Textbooks
Pedigo LP and Rice ME. 2009. Entomology and Pest Management. 6th edition, Pearson Prentice Hall, New Jersey.
BIOL3045 Animal Ecological Physiology

Credit points: 6 Teacher/Coordinator: Prof Frank Seebacher Session: Semester 1 Classes: Two lectures and three practicals per week Prerequisites: [12cp of BIOL2XXX] OR [6cp of BIOL2XXX and (MBLG2X72 or GEGE2X01 or GENE2002)] Prohibitions: BIOL3945 or BIOL3011 or BIOL3911 or BIOL3012 or BIOL3912 Assessment: Two practical reports (20% and 40% of total marks, respectively), one 1.5-hour exam (40%) Mode of delivery: Normal (lecture/lab/tutorial) day
Animal Ecological Physiology is a conceptually based unit of study that covers physiological interactions between organisms and their environments. The unit explores evolutionary processes that allow animals to persist in variable environments. These concepts are essential to understanding biodiversity and ecological function of animal populations, and how these are likely to change under future climate change. The unit will be suitable for those with an interest in zoology, as well as students with a particular interest in ecology and evolution. There is a strong focus on experimental biology and incorporating theory into practical classes, during which students design their own experiments. Good working knowledge of statistical analyses is assumed. The unit provides essential skills for conducting and presenting research, and for critical evaluation of published research.
BIOL3945 Animal Ecological Physiology (Advanced)

Credit points: 6 Teacher/Coordinator: Prof Frank Seebacher Session: Semester 1 Classes: Two lectures and three practicals per week. Prerequisites: An average mark of 75 or above in [12cp of BIOL2XXX] OR [6cp of BIOL2XXX and (MBLG2X72 or GEGE2X01 or GENE2002)] Prohibitions: BIOL3045 or BIOL3011 or BIOL3911 or BIOL3012 or BIOL3912 Assessment: One practical report (20%) and one advanced report (40%), one 1.5-hour exam (40%). Mode of delivery: Normal (lecture/lab/tutorial) day
The content will be based on the standard unit BIOL3045 but qualified students will participate in alternative components at a more advanced level. Animal Ecological Physiology is a conceptually based unit of study that covers physiological interactions between organisms and their environments. The unit explores evolutionary processes that allow animals to persist in variable environments. These concepts are essential to understanding biodiversity and ecological function of animal populations, and how these are likely to change under future climate change. The unit will be suitable for those with an interest in zoology, as well as students with a particular interest in ecology and evolution. There is a strong focus on experimental biology and incorporating theory into practical classes, during which students design their own experiments. Good working knowledge of statistical analyses is assumed. The unit provides essential skills for conducting and presenting research, and for critical evaluation of published research.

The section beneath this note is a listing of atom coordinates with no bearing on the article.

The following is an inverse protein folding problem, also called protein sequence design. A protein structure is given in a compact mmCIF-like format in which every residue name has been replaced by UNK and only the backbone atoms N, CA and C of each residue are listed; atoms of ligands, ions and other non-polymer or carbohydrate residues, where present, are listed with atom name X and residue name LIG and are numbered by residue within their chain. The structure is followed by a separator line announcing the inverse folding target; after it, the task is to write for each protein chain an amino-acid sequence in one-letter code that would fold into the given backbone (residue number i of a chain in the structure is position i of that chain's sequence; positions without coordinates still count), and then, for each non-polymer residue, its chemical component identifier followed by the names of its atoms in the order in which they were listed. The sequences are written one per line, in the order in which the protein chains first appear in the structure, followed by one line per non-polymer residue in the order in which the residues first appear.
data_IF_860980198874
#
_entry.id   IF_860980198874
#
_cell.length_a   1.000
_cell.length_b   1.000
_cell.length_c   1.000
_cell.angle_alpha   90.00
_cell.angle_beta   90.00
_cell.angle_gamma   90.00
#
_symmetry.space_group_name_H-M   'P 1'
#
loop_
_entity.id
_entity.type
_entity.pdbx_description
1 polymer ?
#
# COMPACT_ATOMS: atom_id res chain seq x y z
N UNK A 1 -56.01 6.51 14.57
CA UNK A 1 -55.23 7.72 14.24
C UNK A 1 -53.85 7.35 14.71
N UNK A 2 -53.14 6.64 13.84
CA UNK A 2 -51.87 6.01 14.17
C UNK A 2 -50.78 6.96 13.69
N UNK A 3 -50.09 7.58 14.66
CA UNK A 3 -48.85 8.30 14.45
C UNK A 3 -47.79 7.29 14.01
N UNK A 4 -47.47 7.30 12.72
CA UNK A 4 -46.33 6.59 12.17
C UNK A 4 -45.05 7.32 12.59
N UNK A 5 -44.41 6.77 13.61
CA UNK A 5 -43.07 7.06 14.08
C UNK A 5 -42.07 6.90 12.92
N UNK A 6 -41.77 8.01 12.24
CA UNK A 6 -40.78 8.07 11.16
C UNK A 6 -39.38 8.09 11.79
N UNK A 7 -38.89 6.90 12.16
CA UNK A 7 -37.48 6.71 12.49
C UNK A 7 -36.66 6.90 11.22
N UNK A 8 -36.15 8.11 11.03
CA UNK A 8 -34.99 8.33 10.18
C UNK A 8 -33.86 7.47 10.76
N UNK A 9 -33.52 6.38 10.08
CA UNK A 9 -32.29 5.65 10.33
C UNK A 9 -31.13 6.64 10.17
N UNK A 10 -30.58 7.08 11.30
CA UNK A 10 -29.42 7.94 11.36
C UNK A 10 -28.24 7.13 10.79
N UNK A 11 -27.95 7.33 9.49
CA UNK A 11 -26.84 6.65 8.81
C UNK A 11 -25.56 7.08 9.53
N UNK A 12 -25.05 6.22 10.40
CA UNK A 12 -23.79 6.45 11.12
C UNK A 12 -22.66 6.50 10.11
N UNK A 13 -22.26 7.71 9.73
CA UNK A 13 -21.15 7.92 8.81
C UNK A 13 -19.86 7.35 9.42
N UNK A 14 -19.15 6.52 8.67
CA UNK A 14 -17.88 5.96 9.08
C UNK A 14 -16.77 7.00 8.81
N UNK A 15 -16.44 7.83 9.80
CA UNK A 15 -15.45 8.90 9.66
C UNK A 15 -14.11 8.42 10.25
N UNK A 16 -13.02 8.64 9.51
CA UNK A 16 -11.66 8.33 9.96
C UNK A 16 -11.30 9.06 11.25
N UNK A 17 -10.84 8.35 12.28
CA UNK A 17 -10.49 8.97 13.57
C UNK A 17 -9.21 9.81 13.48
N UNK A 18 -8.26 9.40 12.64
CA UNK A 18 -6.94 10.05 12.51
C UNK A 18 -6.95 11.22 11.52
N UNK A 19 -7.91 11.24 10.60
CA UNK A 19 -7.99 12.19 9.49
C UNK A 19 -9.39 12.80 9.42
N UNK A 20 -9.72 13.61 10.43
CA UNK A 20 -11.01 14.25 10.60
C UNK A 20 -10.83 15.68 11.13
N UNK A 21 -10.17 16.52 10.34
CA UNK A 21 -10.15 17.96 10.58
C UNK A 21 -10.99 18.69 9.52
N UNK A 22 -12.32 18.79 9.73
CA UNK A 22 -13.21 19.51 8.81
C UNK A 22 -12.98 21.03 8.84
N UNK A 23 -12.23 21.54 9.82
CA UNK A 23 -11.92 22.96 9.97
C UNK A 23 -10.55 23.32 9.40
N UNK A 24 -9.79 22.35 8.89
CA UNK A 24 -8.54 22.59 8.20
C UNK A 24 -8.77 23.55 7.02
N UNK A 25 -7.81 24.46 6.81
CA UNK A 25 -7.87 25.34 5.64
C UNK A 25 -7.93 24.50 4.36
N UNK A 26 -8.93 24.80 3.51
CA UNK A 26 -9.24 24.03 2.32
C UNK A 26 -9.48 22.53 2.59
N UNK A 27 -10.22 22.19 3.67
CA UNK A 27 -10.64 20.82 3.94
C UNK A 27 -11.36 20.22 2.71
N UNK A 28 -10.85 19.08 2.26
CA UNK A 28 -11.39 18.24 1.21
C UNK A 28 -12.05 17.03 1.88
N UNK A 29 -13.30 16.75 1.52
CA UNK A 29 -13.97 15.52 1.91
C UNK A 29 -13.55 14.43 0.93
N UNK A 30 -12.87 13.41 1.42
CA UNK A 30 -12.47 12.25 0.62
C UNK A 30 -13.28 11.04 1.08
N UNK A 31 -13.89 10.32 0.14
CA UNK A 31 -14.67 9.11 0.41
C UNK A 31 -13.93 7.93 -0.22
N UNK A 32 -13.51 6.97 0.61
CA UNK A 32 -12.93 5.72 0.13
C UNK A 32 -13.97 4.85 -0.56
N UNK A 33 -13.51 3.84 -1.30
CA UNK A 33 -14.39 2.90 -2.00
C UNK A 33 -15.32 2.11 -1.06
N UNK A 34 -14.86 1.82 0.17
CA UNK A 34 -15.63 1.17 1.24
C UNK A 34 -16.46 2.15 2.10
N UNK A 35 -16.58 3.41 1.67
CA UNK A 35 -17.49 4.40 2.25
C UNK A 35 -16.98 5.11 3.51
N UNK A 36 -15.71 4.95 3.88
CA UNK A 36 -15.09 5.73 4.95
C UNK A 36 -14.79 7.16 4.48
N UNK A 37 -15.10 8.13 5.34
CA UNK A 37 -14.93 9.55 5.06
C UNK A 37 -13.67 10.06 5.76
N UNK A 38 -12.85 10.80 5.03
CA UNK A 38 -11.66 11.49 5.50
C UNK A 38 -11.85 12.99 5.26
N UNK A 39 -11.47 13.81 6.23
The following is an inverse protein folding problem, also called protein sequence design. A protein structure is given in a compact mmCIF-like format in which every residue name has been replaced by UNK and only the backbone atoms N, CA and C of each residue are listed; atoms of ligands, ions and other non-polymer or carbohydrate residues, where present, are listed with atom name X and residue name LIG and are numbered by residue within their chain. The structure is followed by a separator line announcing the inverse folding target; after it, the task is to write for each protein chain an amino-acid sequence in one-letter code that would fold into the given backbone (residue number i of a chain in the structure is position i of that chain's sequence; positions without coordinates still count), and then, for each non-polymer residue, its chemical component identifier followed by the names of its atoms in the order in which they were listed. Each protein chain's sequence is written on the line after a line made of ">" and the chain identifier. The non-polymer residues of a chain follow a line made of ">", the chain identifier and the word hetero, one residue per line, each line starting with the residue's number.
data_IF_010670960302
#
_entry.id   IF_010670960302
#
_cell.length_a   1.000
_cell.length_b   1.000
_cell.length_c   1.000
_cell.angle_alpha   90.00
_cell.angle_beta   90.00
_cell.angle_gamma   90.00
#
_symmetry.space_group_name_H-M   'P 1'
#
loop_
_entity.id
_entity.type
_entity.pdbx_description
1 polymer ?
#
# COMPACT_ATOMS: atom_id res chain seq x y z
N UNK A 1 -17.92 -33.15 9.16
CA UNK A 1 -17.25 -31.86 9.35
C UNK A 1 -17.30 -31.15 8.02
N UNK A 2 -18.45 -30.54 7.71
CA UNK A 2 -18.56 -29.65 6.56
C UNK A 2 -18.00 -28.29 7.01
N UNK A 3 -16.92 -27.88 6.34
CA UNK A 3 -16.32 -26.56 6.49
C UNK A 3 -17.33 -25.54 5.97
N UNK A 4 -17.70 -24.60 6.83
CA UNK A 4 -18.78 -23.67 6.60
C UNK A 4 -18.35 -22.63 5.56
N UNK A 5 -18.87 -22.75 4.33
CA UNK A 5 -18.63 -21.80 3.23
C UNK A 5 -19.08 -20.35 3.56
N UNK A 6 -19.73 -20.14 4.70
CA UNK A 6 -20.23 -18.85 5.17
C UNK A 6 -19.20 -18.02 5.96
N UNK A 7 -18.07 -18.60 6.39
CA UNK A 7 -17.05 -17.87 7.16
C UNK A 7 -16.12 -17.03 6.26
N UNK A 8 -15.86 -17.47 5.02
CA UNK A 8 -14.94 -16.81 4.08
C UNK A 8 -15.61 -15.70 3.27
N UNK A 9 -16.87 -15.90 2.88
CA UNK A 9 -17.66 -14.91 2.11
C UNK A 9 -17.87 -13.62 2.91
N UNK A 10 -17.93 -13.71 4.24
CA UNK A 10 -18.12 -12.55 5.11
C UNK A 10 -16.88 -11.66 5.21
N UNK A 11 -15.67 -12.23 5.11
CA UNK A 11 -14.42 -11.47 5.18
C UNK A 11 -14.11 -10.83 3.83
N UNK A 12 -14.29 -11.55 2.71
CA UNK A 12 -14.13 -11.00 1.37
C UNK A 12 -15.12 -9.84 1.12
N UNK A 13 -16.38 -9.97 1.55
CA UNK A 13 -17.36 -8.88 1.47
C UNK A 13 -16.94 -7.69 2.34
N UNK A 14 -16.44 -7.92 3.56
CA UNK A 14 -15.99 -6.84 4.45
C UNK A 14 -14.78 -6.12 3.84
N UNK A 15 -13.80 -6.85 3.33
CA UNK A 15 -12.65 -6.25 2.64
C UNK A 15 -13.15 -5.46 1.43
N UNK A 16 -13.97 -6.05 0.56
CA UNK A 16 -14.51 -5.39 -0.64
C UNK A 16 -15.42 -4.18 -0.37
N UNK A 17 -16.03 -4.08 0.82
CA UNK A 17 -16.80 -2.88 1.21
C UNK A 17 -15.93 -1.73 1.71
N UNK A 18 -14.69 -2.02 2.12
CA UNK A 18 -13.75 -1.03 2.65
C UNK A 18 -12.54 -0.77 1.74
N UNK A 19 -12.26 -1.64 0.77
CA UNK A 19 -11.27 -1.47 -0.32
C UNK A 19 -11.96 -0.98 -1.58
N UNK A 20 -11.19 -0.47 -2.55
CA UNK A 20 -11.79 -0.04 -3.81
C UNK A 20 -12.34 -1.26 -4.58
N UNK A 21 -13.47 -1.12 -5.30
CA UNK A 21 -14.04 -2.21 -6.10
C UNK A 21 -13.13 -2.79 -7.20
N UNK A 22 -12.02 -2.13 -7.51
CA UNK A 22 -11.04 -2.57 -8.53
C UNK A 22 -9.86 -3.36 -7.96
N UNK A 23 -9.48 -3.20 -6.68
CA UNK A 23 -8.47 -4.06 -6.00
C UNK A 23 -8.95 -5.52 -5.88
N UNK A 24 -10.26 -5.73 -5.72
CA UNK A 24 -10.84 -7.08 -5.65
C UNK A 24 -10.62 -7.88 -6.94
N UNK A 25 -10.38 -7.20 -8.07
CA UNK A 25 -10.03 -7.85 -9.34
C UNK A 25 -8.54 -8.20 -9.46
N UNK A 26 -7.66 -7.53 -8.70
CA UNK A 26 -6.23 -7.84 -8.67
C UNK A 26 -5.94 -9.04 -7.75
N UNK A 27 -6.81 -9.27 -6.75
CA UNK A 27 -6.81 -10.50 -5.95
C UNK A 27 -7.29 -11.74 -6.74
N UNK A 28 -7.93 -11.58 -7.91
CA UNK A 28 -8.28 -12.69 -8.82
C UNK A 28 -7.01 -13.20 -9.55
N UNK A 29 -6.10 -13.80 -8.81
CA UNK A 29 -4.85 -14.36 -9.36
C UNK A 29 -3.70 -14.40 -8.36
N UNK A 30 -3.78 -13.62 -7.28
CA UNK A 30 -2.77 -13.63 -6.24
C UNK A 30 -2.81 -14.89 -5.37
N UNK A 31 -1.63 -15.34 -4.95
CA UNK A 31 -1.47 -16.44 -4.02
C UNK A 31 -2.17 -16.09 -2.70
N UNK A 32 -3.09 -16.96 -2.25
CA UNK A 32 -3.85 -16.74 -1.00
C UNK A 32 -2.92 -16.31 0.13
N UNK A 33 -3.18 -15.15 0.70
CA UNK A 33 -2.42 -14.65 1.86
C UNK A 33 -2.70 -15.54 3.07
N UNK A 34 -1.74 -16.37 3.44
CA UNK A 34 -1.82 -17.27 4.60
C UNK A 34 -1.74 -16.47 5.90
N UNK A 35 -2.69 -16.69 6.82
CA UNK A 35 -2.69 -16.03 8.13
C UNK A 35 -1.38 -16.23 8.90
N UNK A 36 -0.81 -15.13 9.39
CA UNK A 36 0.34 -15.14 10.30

BIOL3046 Animal Behaviour

Credit points: 6 Teacher/Coordinator: Prof Ashley Ward Session: Semester 1 Classes: Two lectures and one 3-hour practical per week. Prerequisites: [12cp of BIOL2XXX] OR [6cp from BIOL2XXX and (MBLG2X72 or GEGE2X01 or GENE2002)] Prohibitions: BIOL3946 or BIOL3025 or BIOL3925 Assessment: Practical reports, one 2-hour exam (100%). Mode of delivery: Normal (lecture/lab/tutorial) day
The unit will provide a broad overview of the scientific study of animal behaviour. It will consider mechanistic and functional explanations of animal behaviour across contexts including kin selection and altruism, sociality, foraging, aggression and competition, sexual selection and mate choice, the behaviour of predators and prey, and communication and signalling. The information presented and discussed in this unit will reflect the most up-to-date research in each aspect of the field of animal behaviour. Practical sessions are closely aligned with the lecture material and will foster the development of key skills by providing hands-on experience of experimental design, data collection and analysis.
Textbooks
Davies, Krebs, West: An Introduction to Behavioural Ecology, 4th edition, Wiley-Blackwell.
BIOL3946 Animal Behaviour (Advanced)

Credit points: 6 Teacher/Coordinator: Prof Ashley Ward Session: Semester 1 Classes: Two lectures and one 3-hour practical per week. Prerequisites: An average mark of 75 or above in [12cp of BIOL2XXX] OR [6cp of BIOL2XXX and (MBLG2X72 or GEGE2X01 or GENE2002)] Prohibitions: BIOL3046 or BIOL3025 or BIOL3925 Assessment: Practical reports, one 2-hour exam (100%). Mode of delivery: Normal (lecture/lab/tutorial) day
Note: Department permission required for enrolment
The content will be based on the standard unit BIOL3046 but qualified students will participate in alternative components at a more advanced level. The unit will provide a broad overview of the scientific study of animal behaviour. It will consider mechanistic and functional explanations of animal behaviour across contexts including kin selection and altruism, sociality, foraging, aggression and competition, sexual selection and mate choice, the behaviour of predators and prey, and communication and signalling. The information presented and discussed in this unit will reflect the most up-to-date research in each aspect of the field of animal behaviour. Practical sessions are closely aligned with the lecture material and will foster the development of key skills by providing hands-on experience of experimental design, data collection and analysis.
Textbooks
Davies, Krebs, West: An Introduction to Behavioural Ecology, 4th edition, Wiley-Blackwell.